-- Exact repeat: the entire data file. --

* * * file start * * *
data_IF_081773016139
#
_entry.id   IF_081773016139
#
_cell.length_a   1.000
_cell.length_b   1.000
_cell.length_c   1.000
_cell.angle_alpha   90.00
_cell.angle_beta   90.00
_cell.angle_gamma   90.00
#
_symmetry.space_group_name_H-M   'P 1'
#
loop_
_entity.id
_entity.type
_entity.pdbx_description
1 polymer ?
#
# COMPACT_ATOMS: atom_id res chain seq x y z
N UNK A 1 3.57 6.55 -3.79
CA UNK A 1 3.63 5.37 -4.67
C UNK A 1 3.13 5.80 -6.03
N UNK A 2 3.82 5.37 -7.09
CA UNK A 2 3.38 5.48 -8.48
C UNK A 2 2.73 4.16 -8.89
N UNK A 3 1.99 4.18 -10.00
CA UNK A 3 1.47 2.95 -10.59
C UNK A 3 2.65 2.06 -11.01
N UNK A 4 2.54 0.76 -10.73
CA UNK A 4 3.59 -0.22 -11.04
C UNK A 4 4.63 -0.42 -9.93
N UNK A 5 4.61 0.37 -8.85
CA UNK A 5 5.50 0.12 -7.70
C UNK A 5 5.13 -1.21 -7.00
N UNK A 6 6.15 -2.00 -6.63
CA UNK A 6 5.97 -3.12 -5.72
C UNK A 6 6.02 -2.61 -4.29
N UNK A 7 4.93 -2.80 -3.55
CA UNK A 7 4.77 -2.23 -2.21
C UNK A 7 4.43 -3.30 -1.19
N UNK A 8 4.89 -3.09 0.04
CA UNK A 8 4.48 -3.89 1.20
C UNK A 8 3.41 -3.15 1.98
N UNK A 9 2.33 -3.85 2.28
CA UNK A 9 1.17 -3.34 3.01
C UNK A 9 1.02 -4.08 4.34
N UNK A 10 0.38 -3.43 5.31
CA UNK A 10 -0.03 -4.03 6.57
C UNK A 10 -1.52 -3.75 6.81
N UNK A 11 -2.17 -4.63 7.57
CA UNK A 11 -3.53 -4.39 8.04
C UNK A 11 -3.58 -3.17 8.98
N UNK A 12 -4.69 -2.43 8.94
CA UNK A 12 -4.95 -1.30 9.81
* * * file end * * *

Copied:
data_IF_081773016139
#
_entry.id   IF_081773016139
#
_cell.length_a   1.000
_cell.length_b   1.000
_cell.length_c   1.000
_cell.angle_alpha   90.00
_cell.angle_beta   90.00
_cell.angle_gamma   90.00
#
_symmetry.space_group_name_H-M   'P 1'
#
loop_
_entity.id
_entity.type
_entity.pdbx_description
1 polymer ?
#
# COMPACT_ATOMS: atom_id res chain seq x y z
N UNK A 1 3.57 6.55 -3.79
CA UNK A 1 3.63 5.37 -4.67
C UNK A 1 3.13 5.80 -6.03
N UNK A 2 3.82 5.37 -7.09
CA UNK A 2 3.38 5.48 -8.48
C UNK A 2 2.73 4.16 -8.89
N UNK A 3 1.99 4.18 -10.00
CA UNK A 3 1.47 2.95 -10.59
C UNK A 3 2.65 2.06 -11.01
N UNK A 4 2.54 0.76 -10.73
CA UNK A 4 3.59 -0.22 -11.04
C UNK A 4 4.63 -0.42 -9.93
N UNK A 5 4.61 0.37 -8.85
CA UNK A 5 5.50 0.12 -7.70
C UNK A 5 5.13 -1.21 -7.00
N UNK A 6 6.15 -2.00 -6.63
CA UNK A 6 5.97 -3.12 -5.72
C UNK A 6 6.02 -2.61 -4.29
N UNK A 7 4.93 -2.80 -3.55
CA UNK A 7 4.77 -2.23 -2.21
C UNK A 7 4.43 -3.30 -1.19
N UNK A 8 4.89 -3.09 0.04
CA UNK A 8 4.48 -3.89 1.20
C UNK A 8 3.41 -3.15 1.98
N UNK A 9 2.33 -3.85 2.28
CA UNK A 9 1.17 -3.34 3.01
C UNK A 9 1.02 -4.08 4.34
N UNK A 10 0.38 -3.43 5.31
CA UNK A 10 -0.03 -4.03 6.57
C UNK A 10 -1.52 -3.75 6.81
N UNK A 11 -2.17 -4.63 7.57
CA UNK A 11 -3.53 -4.39 8.04
C UNK A 11 -3.58 -3.17 8.98
N UNK A 12 -4.69 -2.43 8.94
CA UNK A 12 -4.95 -1.30 9.81